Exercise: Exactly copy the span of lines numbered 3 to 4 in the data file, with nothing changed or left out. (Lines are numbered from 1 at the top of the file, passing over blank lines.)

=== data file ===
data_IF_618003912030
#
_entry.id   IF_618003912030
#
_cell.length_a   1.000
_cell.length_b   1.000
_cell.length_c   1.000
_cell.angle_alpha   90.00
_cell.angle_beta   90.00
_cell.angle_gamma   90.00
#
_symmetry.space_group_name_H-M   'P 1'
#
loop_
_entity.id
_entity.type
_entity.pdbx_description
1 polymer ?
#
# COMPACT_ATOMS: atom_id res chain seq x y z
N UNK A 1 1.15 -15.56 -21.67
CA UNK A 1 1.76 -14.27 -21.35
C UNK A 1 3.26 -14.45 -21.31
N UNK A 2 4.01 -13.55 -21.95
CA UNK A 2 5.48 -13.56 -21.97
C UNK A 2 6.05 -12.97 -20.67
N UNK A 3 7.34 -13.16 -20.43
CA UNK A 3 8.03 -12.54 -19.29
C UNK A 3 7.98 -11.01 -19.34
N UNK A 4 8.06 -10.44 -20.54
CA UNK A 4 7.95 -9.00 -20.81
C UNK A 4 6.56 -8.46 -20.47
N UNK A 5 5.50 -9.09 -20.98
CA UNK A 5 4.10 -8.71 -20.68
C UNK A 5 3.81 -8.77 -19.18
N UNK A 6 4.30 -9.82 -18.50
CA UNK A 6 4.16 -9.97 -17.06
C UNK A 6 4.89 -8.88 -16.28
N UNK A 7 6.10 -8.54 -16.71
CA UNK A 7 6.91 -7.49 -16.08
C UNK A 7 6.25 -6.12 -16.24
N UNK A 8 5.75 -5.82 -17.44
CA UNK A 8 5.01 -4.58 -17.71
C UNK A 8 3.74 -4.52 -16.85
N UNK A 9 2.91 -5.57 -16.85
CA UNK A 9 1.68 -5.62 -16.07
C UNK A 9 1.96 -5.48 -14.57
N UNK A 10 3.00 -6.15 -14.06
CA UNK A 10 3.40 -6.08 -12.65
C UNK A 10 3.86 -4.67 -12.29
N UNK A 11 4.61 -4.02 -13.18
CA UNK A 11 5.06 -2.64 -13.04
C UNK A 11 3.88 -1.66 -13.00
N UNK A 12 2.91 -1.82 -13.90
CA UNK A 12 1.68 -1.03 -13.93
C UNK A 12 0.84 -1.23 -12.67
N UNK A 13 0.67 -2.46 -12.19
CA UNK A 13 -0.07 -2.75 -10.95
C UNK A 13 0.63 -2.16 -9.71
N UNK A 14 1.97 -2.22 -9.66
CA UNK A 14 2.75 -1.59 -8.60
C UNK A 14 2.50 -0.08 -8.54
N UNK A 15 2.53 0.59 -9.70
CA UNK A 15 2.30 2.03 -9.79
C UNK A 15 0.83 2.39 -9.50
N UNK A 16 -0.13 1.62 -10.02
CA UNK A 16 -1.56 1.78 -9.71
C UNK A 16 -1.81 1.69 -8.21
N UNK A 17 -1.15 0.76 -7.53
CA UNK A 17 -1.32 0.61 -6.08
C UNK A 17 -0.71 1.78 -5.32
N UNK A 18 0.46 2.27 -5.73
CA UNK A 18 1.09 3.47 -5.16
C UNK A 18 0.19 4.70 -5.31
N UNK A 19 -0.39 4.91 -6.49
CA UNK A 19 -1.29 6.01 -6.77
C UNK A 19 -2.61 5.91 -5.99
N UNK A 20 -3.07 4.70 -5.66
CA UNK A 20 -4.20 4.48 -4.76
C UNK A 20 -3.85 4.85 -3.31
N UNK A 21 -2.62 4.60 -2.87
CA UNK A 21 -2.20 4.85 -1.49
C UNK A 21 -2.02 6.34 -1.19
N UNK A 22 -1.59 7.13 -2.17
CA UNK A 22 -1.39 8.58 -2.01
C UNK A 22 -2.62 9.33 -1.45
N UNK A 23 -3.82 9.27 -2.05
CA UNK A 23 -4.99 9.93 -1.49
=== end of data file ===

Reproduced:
_entry.id   IF_618003912030
#